Affiliation: Uppsala University
“I am a researcher and part of the Viking Phenomenon research project. I studied at the Archaeological Research Laboratory, Stockholm University, and presented a PhD thesis in 2006 on the Birka Warrior – the material culture of a martial society. With a background in field archaeology and as senior curator at the Swedish History Museum (SHM) I have held research fellowships at SHM, Stockholm University and the Römisch-Germanisches Zentralmuseum (RGZM) in Mainz. Previous research projects have focused on warfare, identities, mobility and material culture in Late Iron Age – Viking Age societies. Most recently I was part of the interdisciplinary ATLAS-project aiming at unravelling human prehistory within present day Sweden by combining archaeology, physical anthropology and genetics.
Within the Viking Phenomenon I coordinate work in the sub-project Viking Economics aiming at exploring the economy and organisation of Viking raids and their impact when shaping Scandinavian identities. Key issues relate to how the raids were structured, including comparative studies on piracy, what role women played and the importance of slave-taking and trafficking, both when raiding and in society at large. I will also further develop my own research on the movements along the eastern trade routes and the contacts between Scandinavians and various groups of the Eurasian steppe.”
In September 2017, the American Journal of Physical Anthropology (AJPA) published a paper under the title ‘A female Viking warrior confirmed by genomics’ (Hedenstierna-Jonson et al 2017). It presented the results of an extensive DNA analysis, following earlier osteological studies, showing that the body in a richly appointed Viking-Age burial from the town of Birka in Sweden was not biologically male as had always been assumed, but female. This was significant because the grave, which was excavated in 1878, had long been held up as the archetypal high-status warrior burial of the late Viking Age – an identity that had intriguing implications if applied to a woman.
The grave is one of approximately 3000 identified burials in Birka. Together they form what is perhaps the most striking archaeological feature of the site. The burial, situated on a promontory and highly visible both from the town and the surrounding waters, was marked by a large stone boulder. Constructed as an underground wooden chamber, it measured 3.45 x 1.75m. Within the burial, the deceased had been dressed in exclusive garments with silk and silver thread decorations and propped up in a seated position. The body was surrounded by weapons and framed by one shield at the head end and one at the foot end of the chamber. Most known types of Viking-Age weapons were present, making the collection a complementary set providing maximum efficiency in battle. Apart from the shields it included a sword, an axe, two spears, a fighting knife and a set of 25 arrows of an armour-piercing type. The bow, made of organic material, has since deteriorated, but there is an empty space alongside the body, next to the arrows, indicating where it may have been placed. A set of 28 gaming pieces and three dice were located in the lap of the deceased, and the possible remains of an iron-fitted gaming board alongside the body. In the foot end, and outside the actual chamber, two horses had been placed on a platform. Both were bridled for riding.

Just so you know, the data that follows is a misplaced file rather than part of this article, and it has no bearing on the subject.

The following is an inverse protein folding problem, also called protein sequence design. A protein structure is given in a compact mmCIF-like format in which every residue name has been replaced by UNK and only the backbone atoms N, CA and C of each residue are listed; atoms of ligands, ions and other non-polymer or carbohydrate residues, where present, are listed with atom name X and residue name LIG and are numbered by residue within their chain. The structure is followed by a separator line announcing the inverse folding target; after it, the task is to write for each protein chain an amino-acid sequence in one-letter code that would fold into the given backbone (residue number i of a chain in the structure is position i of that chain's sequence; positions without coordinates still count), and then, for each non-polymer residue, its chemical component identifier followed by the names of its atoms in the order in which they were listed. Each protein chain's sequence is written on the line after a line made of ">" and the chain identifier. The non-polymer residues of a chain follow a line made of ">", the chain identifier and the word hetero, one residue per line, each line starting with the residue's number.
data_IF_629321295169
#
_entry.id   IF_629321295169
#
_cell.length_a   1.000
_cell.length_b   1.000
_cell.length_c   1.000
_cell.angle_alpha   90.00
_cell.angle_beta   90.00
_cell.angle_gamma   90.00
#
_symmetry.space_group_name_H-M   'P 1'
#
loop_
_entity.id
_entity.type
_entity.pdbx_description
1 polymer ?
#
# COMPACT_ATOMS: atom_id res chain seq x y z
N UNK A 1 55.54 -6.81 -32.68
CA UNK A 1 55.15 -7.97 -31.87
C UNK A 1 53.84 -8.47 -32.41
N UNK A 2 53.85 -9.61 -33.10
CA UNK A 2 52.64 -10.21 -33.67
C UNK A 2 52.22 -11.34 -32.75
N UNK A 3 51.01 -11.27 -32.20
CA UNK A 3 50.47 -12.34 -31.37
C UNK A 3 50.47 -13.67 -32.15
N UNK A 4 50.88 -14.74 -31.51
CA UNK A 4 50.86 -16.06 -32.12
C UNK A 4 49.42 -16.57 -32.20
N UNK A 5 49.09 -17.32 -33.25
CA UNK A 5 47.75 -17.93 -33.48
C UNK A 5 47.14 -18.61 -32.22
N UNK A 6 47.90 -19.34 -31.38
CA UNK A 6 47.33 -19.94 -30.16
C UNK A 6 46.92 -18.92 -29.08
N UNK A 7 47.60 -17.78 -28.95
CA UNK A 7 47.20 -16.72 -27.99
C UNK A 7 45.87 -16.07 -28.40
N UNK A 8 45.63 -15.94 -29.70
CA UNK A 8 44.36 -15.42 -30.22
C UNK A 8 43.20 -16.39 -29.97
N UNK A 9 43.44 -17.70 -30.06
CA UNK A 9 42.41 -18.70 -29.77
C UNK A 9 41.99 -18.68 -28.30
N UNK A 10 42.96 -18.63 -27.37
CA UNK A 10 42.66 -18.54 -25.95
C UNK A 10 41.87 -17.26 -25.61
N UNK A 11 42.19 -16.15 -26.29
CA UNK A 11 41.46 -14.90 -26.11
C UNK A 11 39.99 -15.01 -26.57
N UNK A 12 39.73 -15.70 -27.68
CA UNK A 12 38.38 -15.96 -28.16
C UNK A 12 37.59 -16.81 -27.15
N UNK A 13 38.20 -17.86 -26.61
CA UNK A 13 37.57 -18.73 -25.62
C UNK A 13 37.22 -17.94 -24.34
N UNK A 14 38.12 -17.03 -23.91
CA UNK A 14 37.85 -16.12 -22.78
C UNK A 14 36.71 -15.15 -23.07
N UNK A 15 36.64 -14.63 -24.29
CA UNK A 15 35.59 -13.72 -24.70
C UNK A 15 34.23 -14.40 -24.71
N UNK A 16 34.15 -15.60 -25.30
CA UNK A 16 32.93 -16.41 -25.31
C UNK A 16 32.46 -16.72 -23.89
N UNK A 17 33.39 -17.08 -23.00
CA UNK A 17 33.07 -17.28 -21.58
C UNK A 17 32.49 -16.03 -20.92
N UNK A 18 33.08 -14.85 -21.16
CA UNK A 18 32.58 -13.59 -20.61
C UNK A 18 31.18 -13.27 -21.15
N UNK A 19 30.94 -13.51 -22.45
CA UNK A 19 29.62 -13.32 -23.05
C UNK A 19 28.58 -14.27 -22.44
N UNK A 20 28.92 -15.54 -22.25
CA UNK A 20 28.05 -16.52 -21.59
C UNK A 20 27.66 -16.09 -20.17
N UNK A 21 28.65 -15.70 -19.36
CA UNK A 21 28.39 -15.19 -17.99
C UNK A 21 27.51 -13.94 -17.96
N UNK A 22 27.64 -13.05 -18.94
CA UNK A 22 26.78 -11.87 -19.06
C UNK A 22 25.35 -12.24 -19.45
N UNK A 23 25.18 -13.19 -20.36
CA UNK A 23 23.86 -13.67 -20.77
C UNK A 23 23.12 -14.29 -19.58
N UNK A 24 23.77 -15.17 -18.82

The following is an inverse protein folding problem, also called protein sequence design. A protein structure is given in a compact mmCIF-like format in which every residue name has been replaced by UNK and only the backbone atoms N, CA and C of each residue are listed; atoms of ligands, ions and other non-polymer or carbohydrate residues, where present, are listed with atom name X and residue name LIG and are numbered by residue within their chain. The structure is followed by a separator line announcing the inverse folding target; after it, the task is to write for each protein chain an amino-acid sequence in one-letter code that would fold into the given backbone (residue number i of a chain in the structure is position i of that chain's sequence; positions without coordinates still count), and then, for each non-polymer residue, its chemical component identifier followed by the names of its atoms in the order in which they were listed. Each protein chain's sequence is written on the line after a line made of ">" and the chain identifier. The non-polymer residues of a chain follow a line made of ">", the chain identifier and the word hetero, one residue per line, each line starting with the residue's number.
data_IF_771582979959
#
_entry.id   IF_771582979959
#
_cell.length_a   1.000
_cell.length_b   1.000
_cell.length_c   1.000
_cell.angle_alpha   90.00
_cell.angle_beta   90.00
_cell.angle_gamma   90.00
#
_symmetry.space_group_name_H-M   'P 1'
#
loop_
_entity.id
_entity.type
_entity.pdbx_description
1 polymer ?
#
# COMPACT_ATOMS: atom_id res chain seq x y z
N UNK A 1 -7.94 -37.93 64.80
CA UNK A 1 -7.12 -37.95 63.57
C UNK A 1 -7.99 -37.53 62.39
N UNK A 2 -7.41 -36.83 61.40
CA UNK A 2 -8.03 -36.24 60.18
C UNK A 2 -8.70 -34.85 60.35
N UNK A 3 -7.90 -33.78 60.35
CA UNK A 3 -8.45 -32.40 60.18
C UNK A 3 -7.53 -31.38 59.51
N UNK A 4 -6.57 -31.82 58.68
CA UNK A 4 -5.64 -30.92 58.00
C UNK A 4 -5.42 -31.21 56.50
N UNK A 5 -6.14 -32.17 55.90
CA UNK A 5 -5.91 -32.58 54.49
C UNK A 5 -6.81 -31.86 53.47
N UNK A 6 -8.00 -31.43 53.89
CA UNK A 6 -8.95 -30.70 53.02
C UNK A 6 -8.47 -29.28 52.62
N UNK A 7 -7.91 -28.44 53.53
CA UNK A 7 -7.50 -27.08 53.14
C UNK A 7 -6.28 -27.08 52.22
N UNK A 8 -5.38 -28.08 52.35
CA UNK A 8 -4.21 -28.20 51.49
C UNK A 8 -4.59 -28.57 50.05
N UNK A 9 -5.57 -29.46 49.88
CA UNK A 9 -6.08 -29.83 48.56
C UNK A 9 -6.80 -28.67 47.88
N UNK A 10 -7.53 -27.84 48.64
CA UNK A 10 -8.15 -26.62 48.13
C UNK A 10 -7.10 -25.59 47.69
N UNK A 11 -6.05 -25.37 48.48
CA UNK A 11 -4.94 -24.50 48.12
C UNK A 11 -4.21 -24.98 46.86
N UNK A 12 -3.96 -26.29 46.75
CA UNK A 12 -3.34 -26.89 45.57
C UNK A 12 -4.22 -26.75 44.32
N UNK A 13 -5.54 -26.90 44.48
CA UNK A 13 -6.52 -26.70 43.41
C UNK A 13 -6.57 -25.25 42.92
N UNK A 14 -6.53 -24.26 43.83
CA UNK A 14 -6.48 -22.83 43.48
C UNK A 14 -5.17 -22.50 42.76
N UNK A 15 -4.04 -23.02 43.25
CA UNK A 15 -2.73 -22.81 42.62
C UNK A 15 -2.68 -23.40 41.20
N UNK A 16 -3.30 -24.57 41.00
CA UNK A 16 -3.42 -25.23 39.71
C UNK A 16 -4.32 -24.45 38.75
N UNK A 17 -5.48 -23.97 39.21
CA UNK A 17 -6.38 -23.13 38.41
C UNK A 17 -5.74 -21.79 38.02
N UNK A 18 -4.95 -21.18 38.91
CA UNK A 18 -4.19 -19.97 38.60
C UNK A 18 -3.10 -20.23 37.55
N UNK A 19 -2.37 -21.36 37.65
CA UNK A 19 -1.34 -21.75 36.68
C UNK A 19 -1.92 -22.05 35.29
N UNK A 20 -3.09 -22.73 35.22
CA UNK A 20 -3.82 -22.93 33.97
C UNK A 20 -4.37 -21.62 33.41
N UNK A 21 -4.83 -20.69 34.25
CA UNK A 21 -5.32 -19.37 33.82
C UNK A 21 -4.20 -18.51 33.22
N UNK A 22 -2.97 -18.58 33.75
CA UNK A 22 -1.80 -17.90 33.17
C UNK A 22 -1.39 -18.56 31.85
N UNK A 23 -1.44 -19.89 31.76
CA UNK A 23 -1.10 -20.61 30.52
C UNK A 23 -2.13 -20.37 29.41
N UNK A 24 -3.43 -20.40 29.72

The grave immediately caught the attention of Viking scholars. The contents were spectacular, and the grave stood out even compared to other chamber burials in Birka in its explicitly martial character. It was interpreted as the burial of a high-status warrior and consequently sexed as male. The emphasis was on the warrior, the sex an assumption based on that interpretation. It was not until an osteological research project focusing on health issues in the earliest Scandianvian towns, recognized the remarkable combination of objects and biological sex was recognized. A new study was launched, including DNA and strontium isotope analyses (the ATLAS project). The questions concerned various aspects of who this person was during life, and a possible confirmation of the osteological sex assessment was only one part of the study. Others concerned the heritage of this evidently important individual, and her geographical movement. DNA proved the body to be biologically female, with a genetic background in the Viking World at large. It also showed that she was not local to the region in which Birka is located, but rather from southern Scandinavia. Strontium isotopes strengthened this picture, also showing that she had lived an itinerant life during her childhood and youth. Through osteology, we know that she was in her thirties when she died, a tall woman (1m 70cm), without visible trauma to the bones. Archaeology, in turn, shows a high-status individual dressed in a manner to suggest close connections to the eastern part of the Viking World, with parallels in present day Ukraine. An interesting picture is starting to emerge when all the pieces of data are combined. But is the standing interpretation of the grave as that of a high-status warrior still valid?
Hedenstierna Jonson, C., A. Kjellström, T. Zachrisson, M. Krzewińska, V. Sobrado, N. Price, T. Günther, M. Jakobsson, A. Götherström & J. Storå – 2017. A female Viking warrior confirmed by genomics. American Journal of Physical Anthropology. DOI: 10.1002/ajpa.23308.